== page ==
The current state of the U.S. Congress—marked by gridlock and bad legislation—is attributable, in large part, to understaffing and a lack of bipartisan expertise, according to a new report from the New America Foundation. Representatives and…
The lack of shared expert knowledge capacity in the U.S. Congress has created a critical weakness in our democratic process.Along with bipartisan cooperation,many contemporary and urgent questions before our legislators require nuance, genuine deliberation and expert judgment. Congress, however, is missing adequate means for this purpose and depends on outdated and in some cases antiquated systems of information referral, sorting, communicating, and convening.
Congress is held in record low esteem by the public today. Its failings have been widely analyzed and a multitude of root causes have been identified. This paper does not put forward a simple recipe to fix these ailments, but argues that the absence of basic knowledge management in our legislature is a critical weakness. Congress struggles to make policy on complex issues while it equally lacks the wherewithal to effectively compete on substance in today’s 24 hour news cycle. This paper points out that Congress is not so much venal and corrupt as it is incapacitated and obsolete. And, in its present state, it cannot serve the needs of American democracy in the 21st Century.
The audience for this paper is those who are working in the open government, civic technology and transparency movements as well as other foundations, think tanks and academic entities. It is also for individuals inside and outside of government who desire background about Congress’ current institutional dilemmas, including lack of expertise.
It was not always such: less than 20 years ago, Congress operated one of the world’s premier scientific advisory bodies. It maintained an extensive network of shared expert staff–individuals and entities that comprised deep pools of both subject matter and legislative process expertise. Importantly, most of these human resources worked for Congress as a whole and provided symmetrical access and assistance to staff and Members tasked with complex policy decision-making. Before 1995, committee staffs were also larger and more often shared. Joint hearings between committees and between the House and Senate were more common as well. While this former system stands in stark contrast to the one that exists today, it also offers encouragement that we can rebuild an expert knowledge system for Congress–one with even greater capabilities– by harnessing the technology tools now at hand.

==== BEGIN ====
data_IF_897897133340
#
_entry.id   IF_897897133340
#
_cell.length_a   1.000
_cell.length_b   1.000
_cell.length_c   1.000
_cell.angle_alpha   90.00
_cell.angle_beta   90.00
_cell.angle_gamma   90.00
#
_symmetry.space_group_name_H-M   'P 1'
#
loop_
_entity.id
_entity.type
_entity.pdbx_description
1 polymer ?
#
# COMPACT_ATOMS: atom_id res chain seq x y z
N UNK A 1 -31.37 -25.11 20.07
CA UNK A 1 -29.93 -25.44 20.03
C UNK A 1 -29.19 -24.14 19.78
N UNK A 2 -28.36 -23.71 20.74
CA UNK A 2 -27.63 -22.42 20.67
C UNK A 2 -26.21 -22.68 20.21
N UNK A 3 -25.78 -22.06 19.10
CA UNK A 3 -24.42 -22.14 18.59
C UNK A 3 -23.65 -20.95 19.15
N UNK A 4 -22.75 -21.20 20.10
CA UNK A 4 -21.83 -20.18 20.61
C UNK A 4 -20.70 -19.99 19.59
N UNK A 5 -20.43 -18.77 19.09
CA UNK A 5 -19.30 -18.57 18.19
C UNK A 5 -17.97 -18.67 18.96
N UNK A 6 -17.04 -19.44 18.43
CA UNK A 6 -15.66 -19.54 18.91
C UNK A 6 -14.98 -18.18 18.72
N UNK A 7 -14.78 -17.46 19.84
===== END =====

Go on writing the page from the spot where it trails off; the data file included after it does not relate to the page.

This paper distinguishes between information and knowledge: Members of Congress and their staff do not lack access to information. Yet information backed by financial interests and high-decibel advocacy is disproportionately represented. Most importantly, they lack the institutional wisdom that can be built via a deliberate system that feeds broadly inclusive information through defined processes of review, context, comparison and evaluation of the implications for the nation as a whole. Concurrently, Congress also needs more expert judgment available to it during the policymaking process, which, for the purposes of this paper, means a focus on development of knowledge.
Today’s challenges are especially evident when U.S. national interests have global implications. Not only is Congress notoriously fixated on domestic issues , its ability to understand complex issues in context – and understand second and third order implications – is compromised. We have seen this failure in recent years with lack of action on vital interests that connect us as a nation – such as roads, bridges, power grids and other critical infrastructure. It has also shown up in debates over enforcement of intellectual property rights online, and the limits of military power in Afghanistan. While various factors, well beyond the scope of this paper, stymie forward movement on complex, long term issues, I argue below that the depleted shared knowledge system of Congress is a large part of the problem.